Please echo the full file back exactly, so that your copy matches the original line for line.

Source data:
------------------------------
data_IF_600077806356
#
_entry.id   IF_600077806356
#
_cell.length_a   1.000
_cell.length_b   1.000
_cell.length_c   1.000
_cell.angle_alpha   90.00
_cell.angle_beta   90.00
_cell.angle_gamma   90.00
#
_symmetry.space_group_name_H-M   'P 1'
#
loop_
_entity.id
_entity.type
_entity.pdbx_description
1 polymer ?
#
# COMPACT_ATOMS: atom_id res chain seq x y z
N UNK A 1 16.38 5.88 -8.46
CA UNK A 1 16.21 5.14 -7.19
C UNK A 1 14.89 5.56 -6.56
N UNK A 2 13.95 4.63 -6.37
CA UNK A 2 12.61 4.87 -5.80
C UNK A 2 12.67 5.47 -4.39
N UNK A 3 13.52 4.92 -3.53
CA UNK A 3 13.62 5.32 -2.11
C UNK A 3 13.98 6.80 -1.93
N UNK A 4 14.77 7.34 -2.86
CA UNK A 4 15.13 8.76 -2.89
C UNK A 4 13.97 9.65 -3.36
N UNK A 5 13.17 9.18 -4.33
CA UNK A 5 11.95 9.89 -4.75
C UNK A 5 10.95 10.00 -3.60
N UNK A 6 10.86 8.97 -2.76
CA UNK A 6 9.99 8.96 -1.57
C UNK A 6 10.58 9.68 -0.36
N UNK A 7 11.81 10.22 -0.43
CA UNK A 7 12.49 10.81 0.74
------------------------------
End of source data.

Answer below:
data_IF_600077806356
#
_entry.id   IF_600077806356
#
_cell.length_a   1.000
_cell.length_b   1.000
_cell.length_c   1.000
_cell.angle_alpha   90.00
_cell.angle_beta   90.00
_cell.angle_gamma   90.00
#
_symmetry.space_group_name_H-M   'P 1'
#
loop_
_entity.id
_entity.type
_entity.pdbx_description
1 polymer ?
#
# COMPACT_ATOMS: atom_id res chain seq x y z
N UNK A 1 16.38 5.88 -8.46
CA UNK A 1 16.21 5.14 -7.19
C UNK A 1 14.89 5.56 -6.56
N UNK A 2 13.95 4.63 -6.37
CA UNK A 2 12.61 4.87 -5.80
C UNK A 2 12.67 5.47 -4.39
N UNK A 3 13.52 4.92 -3.53
CA UNK A 3 13.62 5.32 -2.11
C UNK A 3 13.98 6.80 -1.93
N UNK A 4 14.77 7.34 -2.86
CA UNK A 4 15.13 8.76 -2.89
C UNK A 4 13.97 9.65 -3.36
N UNK A 5 13.17 9.18 -4.33
CA UNK A 5 11.95 9.89 -4.75
C UNK A 5 10.95 10.00 -3.60
N UNK A 6 10.86 8.97 -2.76
CA UNK A 6 9.99 8.96 -1.57
C UNK A 6 10.58 9.68 -0.36
N UNK A 7 11.81 10.22 -0.43
CA UNK A 7 12.49 10.81 0.74